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Standard Setters Still at Odds over Lease Project

At their July 23rd joint meeting, the Financial Accounting Standards Board (“FASB”) and International Accounting Standards Board (“IASB”) resumed efforts to converge U.S. GAAP and IFRS. In particular, the top focus was FASB’s Proposed Accounting Standards Update (ASU) No. 2013-270, Leases (Topic 842), and IASB’s Exposure Draft (ED) No. 2013-6, Leases. Conflicted on recognizing the gains for sale-leaseback transactions, the boards continue to have opposing attitudes toward their lease accounting project. During the meeting, FASB agreed to allow sellers of assets to recognize the full gain from the time of the transaction. On the conflicting end, IASB agreed to let. Read More.

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Updated Conceptual Framework Proposal Comment Letter Approved

During its July 15th teleconference, the American Institute of Certified Public Accountants’ Financial Reporting Executive Committee (“FinREC”) approved an updated draft comment letter related to the Financial Accounting Standards Board’s (“FASB”) Proposed Statement of Financial Accounting Concepts (CON) No. 2014-200, Conceptual Framework for Financial Reporting-Chapter 8: Notes to Financial Statements. Despite not providing official guidance to users of financial statements, the proposal offers guidelines for writing U.S. GAAP disclosure requirements. Signed by FinREC’s Richard Paul and Rick Day, the seven-page letter orders FASB to review current disclosure requirements, and remove repetitive disclosures and insufficient information. Per the letter, the simplification of disclosures will. Read More.

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SEC Releases New Documents on XBRL-Based Filings

Related to filings using eXtensible Business Reporting Language (XBRL), the U.S. Securities and Exchange Commission (“SEC”) has issued Staff Observations of Custom Tag Rates (“the Report”) and Sample Letter Sent to Public Companies Regarding XBRL Requirement to Include Calculation Relationships (“the Letter”). Per the SEC, the Report will help review the quality of XBRL exhibits issuers present to meet the agency’s requirements in filing financial statement information via XBRL format. The review will assist the SEC in defining a starting point for filers tagging financial statements when filing electronically, including how their actions have changes since completing the phase-in of issuer and. Read More.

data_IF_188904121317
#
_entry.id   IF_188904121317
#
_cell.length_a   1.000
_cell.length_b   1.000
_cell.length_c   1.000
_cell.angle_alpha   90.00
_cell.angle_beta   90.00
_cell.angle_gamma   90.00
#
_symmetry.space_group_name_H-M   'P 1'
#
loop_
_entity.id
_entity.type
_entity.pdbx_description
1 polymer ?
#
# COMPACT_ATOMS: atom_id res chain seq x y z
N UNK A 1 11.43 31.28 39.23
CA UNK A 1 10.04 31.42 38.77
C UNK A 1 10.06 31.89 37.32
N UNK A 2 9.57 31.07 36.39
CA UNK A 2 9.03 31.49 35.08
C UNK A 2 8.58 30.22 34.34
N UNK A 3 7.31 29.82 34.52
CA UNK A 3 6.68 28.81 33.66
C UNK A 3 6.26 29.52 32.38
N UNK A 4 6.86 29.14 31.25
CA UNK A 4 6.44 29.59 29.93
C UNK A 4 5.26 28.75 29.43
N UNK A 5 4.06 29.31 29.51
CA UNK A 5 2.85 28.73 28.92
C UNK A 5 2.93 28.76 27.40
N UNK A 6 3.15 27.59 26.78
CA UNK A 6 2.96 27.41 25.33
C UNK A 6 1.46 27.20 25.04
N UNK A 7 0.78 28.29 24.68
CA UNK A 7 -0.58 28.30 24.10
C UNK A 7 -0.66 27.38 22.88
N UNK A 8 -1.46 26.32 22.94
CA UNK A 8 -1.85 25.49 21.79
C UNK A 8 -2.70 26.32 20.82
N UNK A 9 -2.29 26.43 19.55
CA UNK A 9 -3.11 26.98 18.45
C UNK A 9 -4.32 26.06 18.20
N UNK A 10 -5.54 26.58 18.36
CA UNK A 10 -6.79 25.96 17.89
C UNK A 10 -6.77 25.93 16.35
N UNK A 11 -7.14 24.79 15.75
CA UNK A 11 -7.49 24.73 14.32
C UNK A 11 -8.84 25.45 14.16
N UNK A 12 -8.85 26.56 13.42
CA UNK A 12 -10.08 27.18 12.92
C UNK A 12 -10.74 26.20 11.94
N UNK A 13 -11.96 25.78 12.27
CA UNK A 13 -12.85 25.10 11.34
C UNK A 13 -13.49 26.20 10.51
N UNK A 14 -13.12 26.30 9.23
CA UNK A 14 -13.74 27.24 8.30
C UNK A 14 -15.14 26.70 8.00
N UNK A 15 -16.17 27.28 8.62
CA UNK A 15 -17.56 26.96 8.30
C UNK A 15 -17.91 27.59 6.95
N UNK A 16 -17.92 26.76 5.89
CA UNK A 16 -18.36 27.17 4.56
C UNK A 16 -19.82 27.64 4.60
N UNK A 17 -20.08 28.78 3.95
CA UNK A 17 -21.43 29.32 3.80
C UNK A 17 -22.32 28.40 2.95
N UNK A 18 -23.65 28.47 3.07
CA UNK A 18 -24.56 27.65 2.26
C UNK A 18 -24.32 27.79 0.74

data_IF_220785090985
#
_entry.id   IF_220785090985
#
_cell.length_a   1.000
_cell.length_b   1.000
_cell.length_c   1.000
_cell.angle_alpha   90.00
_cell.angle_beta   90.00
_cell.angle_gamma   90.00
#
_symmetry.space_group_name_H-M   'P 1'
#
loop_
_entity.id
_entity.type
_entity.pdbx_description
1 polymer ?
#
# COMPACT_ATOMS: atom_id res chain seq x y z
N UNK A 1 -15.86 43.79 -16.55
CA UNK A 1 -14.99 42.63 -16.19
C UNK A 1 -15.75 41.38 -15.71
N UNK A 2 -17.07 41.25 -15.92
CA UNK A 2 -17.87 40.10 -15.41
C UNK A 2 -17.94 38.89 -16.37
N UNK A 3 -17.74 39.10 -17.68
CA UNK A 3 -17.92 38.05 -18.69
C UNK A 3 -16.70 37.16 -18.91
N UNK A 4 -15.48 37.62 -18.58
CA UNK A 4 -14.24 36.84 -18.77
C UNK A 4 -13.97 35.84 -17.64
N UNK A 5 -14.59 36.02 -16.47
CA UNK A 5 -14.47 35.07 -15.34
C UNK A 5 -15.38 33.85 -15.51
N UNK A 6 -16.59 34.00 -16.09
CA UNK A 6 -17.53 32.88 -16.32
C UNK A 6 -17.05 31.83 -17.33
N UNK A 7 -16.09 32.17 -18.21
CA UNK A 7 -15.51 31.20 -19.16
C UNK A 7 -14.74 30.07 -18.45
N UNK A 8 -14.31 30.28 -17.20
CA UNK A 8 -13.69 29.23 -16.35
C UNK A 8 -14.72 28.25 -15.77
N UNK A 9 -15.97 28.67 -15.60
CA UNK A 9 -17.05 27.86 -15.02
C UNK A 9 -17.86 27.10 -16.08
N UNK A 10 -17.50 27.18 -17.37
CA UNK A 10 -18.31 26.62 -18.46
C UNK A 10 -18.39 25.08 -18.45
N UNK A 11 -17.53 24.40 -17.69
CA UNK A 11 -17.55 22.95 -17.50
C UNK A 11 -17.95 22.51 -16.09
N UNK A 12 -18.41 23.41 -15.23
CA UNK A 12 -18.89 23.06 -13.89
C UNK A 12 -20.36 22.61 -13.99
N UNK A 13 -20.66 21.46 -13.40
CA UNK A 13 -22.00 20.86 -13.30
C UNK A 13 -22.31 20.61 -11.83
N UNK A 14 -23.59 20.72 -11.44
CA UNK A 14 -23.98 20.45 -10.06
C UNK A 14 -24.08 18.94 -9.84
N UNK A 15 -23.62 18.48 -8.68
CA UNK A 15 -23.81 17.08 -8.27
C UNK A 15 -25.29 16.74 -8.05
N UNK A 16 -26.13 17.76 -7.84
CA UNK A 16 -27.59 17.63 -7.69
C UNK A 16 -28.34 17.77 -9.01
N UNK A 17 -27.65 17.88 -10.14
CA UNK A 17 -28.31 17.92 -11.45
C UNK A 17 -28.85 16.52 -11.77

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FASB Continues U.S. GAAP Simplification Initiative

Hoping to streamline inventory measurement and remove the requirements for extraordinary items, the Financial Accounting Standards Board recently released two proposed Accounting Standards Updates. The proposals, which are part of FASB’s efforts to simplify U.S. GAAP , include: — Inventory (Topic 330): Simplifying the Measurement of Inventory. This proposal is in response to stakeholder concerns about the current guidance on measuring inventory. Currently, reporting entities are required to measure inventory at the lower of cost or market. The new guidance would require inventory to be measured at the lower of cost and net realizable value. Thus, it would eliminate existing requirements to consider the replacement cost. Read More.

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FASB’s Going Concern Amendment to Affect PCAOB Standards

In the coming weeks, the Financial Accounting Standards Board (“FASB”) plans to release an amendment that requires struggling companies to inform investors regarding their chances of surviving. Entitled proposed Accounting Standards Update No. 2013-300, Presentation of Financial Statements (Topic 205)—Disclosure of Uncertainties about an Entity’s Going Concern Presumption, the update is in response to investors and regulators who believed auditors issued going concern reviews of companies after the stock price mirrored the market’s knowledge of their pending demise. Per the FASB’s final update to U.S. GAAP, a company will be required to add in its financial statement footnotes when “substantial. Read More.

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FASB and IASB Merging Utilities Industry Standards Not Likely

After attempts to merge utilities industry standards with the International Accounting Standards Board (“IASB”), Financial Accounting Standards Board (“FASB”) member Thomas Linsmeier recently announced that U.S. GAAP and IFRS differences have created challenges that make potential future convergence projects unlikely. At an accounting conference last month, Linsmeier referenced the FASB and IASB’s heavy investment in utilities financial reporting, and their preference in the U.S. GAAP’s cost-of-service model. However, the IASB is considering other models that differ from Topic 980, Regulated Operations, a decades-long model which offers standards for utilities that recognize regulated assets and liabilities within the industry. Further, the. Read More.

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